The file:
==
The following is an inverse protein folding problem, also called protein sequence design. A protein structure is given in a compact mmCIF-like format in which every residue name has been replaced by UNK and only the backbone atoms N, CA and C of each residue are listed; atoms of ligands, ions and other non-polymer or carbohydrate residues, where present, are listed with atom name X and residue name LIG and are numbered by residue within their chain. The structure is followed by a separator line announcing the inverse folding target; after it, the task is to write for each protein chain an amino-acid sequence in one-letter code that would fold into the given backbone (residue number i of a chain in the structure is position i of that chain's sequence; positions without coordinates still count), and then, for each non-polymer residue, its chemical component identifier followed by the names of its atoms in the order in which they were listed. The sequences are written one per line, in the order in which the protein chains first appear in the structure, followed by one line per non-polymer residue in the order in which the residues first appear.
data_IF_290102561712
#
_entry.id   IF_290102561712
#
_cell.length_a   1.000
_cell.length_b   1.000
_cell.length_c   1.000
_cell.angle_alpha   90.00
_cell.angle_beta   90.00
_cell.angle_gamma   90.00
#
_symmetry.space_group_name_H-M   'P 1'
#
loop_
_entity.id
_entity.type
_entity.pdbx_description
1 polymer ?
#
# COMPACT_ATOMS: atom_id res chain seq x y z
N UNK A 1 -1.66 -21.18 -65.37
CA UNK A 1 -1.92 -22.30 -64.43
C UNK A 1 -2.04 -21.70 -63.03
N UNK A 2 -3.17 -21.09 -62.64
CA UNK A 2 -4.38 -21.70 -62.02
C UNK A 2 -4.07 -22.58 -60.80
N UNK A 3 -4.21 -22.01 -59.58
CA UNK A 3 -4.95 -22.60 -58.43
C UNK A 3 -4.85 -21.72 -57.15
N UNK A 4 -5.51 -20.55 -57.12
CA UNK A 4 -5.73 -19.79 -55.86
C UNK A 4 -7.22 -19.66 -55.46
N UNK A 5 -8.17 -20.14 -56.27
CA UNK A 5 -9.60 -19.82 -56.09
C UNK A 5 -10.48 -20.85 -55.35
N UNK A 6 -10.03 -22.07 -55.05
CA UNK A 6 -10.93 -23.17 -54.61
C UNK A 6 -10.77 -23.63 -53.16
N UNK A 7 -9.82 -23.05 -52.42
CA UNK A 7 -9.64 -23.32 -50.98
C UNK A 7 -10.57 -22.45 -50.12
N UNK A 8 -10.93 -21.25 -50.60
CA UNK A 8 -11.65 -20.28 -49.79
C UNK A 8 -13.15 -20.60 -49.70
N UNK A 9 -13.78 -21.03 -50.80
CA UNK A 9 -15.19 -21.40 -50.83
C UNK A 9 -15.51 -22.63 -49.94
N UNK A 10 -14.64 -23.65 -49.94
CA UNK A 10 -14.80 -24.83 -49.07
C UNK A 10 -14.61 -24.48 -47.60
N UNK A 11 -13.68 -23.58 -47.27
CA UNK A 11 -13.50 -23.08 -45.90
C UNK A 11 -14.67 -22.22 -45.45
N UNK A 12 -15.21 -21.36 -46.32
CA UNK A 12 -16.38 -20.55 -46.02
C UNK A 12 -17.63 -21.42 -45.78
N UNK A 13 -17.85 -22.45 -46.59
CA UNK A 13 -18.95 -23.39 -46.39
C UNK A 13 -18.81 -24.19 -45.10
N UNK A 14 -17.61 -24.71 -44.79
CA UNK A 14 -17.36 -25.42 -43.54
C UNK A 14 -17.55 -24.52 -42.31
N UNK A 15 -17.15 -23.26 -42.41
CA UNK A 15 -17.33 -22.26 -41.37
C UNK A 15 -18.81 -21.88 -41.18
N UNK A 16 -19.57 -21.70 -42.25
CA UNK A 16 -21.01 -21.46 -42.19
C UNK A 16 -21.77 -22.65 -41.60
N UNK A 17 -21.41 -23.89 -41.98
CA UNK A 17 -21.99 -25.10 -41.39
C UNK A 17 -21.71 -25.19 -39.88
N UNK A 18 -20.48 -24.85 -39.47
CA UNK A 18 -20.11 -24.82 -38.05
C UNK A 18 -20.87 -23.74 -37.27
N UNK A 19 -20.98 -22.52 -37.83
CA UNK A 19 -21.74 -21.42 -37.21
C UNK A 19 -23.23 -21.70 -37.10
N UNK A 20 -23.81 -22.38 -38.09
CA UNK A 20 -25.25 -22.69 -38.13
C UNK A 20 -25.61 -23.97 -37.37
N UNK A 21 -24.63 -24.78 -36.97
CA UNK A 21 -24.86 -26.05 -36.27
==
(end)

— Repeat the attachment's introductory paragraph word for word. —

The following is an inverse protein folding problem, also called protein sequence design. A protein structure is given in a compact mmCIF-like format in which every residue name has been replaced by UNK and only the backbone atoms N, CA and C of each residue are listed; atoms of ligands, ions and other non-polymer or carbohydrate residues, where present, are listed with atom name X and residue name LIG and are numbered by residue within their chain. The structure is followed by a separator line announcing the inverse folding target; after it, the task is to write for each protein chain an amino-acid sequence in one-letter code that would fold into the given backbone (residue number i of a chain in the structure is position i of that chain's sequence; positions without coordinates still count), and then, for each non-polymer residue, its chemical component identifier followed by the names of its atoms in the order in which they were listed. The sequences are written one per line, in the order in which the protein chains first appear in the structure, followed by one line per non-polymer residue in the order in which the residues first appear.